It's My Two Dads with Superman.
This weekend Warner Bros debuted the two new teaser trailers for Zack Snyder's The Man Of Steel, the latest Superman reboot (the second expensive Superman film origin in my lifetime! The 1200th retelling of the origin in one medium or another!). The two teasers are differentiated by their voice overs - on one it's Kevin Costner as Pa Kent, giving advice to Clark, while the other has Russell Crowe's Jor-El. Both trailers feature the same evocative imagery - stuff that was very Malickian when we saw it at Comic-Con last week - and the weirdly wrong-headed Lord of the Rings music. The Comic-Con presentation had Hans Zimmer's Thin Red Line score on it; not only did that highlight the Malick influences, the music was also more appropriate and a little less familiar.
I don't know what to make of The Man of Steel yet. The Comic-Con footage was longer, and gave a bit more of a sense of scale. It showed more of Superman, it showed a tiny bit more action and it showed more of the cast. Here's what I hope: that the kid in the teaser trailer isn't a boy who is inspired by Superman but is actually young Clark. What I want from this movie is a Clark Kent who is always a hero, who always strives to do the right thing, but who is trying to understand his personal identity as a Kryptonian living on Earth and as a man who feels human but who has the powers of a god.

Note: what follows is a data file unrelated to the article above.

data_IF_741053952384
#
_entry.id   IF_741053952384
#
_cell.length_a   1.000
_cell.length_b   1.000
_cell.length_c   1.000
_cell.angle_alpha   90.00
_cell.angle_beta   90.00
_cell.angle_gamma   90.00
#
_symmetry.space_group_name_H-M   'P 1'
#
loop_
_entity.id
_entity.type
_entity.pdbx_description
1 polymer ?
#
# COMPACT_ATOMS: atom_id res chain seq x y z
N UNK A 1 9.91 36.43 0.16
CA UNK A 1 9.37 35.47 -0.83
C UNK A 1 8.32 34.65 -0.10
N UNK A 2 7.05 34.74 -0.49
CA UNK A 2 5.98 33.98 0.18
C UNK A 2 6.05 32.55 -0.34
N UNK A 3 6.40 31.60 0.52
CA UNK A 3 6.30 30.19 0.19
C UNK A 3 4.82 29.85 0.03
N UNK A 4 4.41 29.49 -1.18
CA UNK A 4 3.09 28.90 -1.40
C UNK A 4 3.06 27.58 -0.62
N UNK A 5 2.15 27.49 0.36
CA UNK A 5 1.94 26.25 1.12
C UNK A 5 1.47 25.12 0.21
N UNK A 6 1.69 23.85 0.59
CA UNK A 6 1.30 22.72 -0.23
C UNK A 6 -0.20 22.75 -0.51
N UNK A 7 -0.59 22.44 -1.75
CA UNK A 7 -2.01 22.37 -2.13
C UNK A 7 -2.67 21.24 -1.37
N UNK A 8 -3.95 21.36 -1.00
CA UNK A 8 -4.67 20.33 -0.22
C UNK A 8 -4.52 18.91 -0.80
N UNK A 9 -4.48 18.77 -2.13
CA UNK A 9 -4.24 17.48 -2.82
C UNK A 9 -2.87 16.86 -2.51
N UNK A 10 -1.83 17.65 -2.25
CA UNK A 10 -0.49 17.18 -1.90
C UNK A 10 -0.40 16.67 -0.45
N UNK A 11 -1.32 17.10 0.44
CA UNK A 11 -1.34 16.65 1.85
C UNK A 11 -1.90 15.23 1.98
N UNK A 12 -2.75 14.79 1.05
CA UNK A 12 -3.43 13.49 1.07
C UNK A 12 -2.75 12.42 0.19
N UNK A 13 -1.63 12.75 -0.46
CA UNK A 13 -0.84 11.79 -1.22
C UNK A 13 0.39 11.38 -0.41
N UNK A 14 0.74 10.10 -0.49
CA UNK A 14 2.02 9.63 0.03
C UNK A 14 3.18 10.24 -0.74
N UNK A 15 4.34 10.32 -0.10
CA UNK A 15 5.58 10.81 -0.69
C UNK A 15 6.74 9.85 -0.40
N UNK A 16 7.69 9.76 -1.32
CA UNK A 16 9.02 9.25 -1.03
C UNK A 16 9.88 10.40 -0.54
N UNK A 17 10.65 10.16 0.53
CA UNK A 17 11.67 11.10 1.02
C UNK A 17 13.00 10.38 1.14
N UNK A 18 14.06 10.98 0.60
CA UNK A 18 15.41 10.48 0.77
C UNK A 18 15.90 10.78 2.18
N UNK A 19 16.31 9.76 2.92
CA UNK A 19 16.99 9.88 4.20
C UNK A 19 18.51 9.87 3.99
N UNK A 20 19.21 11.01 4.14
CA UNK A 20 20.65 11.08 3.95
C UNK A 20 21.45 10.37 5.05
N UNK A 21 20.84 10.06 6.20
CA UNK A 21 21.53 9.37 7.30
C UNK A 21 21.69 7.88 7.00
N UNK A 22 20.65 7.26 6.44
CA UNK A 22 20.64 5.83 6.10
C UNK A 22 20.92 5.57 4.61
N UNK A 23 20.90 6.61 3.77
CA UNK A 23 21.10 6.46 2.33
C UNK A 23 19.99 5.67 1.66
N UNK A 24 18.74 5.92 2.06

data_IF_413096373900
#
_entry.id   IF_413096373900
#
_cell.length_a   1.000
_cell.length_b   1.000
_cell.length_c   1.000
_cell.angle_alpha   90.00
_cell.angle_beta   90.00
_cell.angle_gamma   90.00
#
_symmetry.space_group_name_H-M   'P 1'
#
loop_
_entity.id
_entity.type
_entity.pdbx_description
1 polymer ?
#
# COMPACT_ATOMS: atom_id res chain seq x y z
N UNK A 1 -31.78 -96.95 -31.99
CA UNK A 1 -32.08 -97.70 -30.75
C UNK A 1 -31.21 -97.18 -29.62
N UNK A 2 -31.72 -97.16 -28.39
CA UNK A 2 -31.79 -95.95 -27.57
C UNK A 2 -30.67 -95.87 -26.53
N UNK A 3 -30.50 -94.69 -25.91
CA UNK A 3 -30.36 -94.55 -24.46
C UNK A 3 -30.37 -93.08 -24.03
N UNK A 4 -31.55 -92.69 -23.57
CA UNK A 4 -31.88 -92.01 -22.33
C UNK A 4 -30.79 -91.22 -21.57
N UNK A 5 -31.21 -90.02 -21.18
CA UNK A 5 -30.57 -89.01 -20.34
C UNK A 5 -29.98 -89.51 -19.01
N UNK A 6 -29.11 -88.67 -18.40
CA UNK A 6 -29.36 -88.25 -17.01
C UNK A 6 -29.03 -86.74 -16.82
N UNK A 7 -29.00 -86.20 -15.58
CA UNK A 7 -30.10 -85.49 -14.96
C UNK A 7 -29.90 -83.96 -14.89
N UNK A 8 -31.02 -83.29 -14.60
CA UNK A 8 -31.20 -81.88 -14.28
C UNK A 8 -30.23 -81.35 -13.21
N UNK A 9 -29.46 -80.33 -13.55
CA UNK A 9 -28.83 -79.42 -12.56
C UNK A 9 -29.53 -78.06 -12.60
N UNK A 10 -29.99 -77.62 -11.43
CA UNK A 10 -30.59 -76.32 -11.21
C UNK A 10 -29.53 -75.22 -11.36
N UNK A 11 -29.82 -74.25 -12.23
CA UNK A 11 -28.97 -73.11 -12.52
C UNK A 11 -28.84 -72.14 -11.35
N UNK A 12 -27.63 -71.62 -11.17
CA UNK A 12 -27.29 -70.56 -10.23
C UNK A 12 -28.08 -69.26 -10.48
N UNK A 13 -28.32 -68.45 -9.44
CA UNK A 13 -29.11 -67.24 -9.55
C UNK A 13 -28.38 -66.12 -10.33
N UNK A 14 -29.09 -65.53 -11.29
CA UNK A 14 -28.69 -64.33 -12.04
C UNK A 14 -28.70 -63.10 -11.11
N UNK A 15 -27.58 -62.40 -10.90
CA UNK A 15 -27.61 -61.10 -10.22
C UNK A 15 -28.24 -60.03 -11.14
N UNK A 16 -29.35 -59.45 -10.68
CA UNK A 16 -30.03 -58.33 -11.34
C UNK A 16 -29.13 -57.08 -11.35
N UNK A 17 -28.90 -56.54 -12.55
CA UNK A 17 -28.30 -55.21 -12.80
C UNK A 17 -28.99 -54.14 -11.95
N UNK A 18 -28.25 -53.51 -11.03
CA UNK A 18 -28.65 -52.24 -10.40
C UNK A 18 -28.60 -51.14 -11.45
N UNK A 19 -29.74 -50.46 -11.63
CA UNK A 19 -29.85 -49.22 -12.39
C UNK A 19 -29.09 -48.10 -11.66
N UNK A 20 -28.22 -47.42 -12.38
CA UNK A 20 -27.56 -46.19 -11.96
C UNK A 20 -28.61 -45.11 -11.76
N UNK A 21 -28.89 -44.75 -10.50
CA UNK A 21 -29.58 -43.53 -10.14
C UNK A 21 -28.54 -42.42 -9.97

Watching the Comic-Con presentation I kept thinking about Jesus Christ. Christ is the easy reference figure for Superman, but what I kept coming to was Christ's lost years, the time between his birth and the beginning of his ministry. What's it like to be a 17 year old who knows he is the son of God? What's it like to be aware that no matter how human you feel, you are fundamentally different from everyone else? That no matter how normal you try to be you are inherently better than everyone else? This is what I want to see in The Man Of Steel, if I'm being forced to relive Superman's origin AGAIN.